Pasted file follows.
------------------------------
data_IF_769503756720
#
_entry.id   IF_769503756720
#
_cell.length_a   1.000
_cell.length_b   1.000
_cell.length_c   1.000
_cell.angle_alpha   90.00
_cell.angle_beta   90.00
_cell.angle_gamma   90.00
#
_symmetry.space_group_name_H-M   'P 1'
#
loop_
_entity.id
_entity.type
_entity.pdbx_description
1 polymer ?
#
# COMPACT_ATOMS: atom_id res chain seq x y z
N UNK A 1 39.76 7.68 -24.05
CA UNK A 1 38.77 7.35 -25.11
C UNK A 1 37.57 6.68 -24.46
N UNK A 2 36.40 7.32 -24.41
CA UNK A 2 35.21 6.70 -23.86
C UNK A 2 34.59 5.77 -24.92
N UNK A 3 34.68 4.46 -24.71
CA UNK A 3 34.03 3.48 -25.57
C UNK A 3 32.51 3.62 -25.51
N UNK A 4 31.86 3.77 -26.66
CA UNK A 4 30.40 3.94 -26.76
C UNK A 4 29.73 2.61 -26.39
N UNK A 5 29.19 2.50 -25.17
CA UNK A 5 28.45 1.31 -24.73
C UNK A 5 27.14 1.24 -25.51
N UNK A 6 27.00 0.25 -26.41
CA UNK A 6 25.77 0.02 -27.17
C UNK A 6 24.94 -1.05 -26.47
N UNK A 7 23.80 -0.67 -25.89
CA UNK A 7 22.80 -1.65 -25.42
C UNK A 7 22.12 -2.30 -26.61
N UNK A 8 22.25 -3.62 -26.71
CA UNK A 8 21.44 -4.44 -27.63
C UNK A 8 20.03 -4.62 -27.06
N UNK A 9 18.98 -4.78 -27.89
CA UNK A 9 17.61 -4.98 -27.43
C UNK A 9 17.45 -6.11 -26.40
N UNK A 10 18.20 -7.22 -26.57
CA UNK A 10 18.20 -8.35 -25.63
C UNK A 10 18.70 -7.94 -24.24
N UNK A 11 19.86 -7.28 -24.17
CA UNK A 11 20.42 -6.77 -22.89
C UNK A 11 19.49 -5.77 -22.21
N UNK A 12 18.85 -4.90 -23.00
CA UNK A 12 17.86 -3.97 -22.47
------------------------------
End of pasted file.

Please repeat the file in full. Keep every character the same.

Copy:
data_IF_769503756720
#
_entry.id   IF_769503756720
#
_cell.length_a   1.000
_cell.length_b   1.000
_cell.length_c   1.000
_cell.angle_alpha   90.00
_cell.angle_beta   90.00
_cell.angle_gamma   90.00
#
_symmetry.space_group_name_H-M   'P 1'
#
loop_
_entity.id
_entity.type
_entity.pdbx_description
1 polymer ?
#
# COMPACT_ATOMS: atom_id res chain seq x y z
N UNK A 1 39.76 7.68 -24.05
CA UNK A 1 38.77 7.35 -25.11
C UNK A 1 37.57 6.68 -24.46
N UNK A 2 36.40 7.32 -24.41
CA UNK A 2 35.21 6.70 -23.86
C UNK A 2 34.59 5.77 -24.92
N UNK A 3 34.68 4.46 -24.71
CA UNK A 3 34.03 3.48 -25.57
C UNK A 3 32.51 3.62 -25.51
N UNK A 4 31.86 3.77 -26.66
CA UNK A 4 30.40 3.94 -26.76
C UNK A 4 29.73 2.61 -26.39
N UNK A 5 29.19 2.50 -25.17
CA UNK A 5 28.45 1.31 -24.73
C UNK A 5 27.14 1.24 -25.51
N UNK A 6 27.00 0.25 -26.41
CA UNK A 6 25.77 0.02 -27.17
C UNK A 6 24.94 -1.05 -26.47
N UNK A 7 23.80 -0.67 -25.89
CA UNK A 7 22.80 -1.65 -25.42
C UNK A 7 22.12 -2.30 -26.61
N UNK A 8 22.25 -3.62 -26.71
CA UNK A 8 21.44 -4.44 -27.63
C UNK A 8 20.03 -4.62 -27.06
N UNK A 9 18.98 -4.78 -27.89
CA UNK A 9 17.61 -4.98 -27.43
C UNK A 9 17.45 -6.11 -26.40
N UNK A 10 18.20 -7.22 -26.57
CA UNK A 10 18.20 -8.35 -25.63
C UNK A 10 18.70 -7.94 -24.24
N UNK A 11 19.86 -7.28 -24.17
CA UNK A 11 20.42 -6.77 -22.89
C UNK A 11 19.49 -5.77 -22.21
N UNK A 12 18.85 -4.90 -23.00
CA UNK A 12 17.86 -3.97 -22.47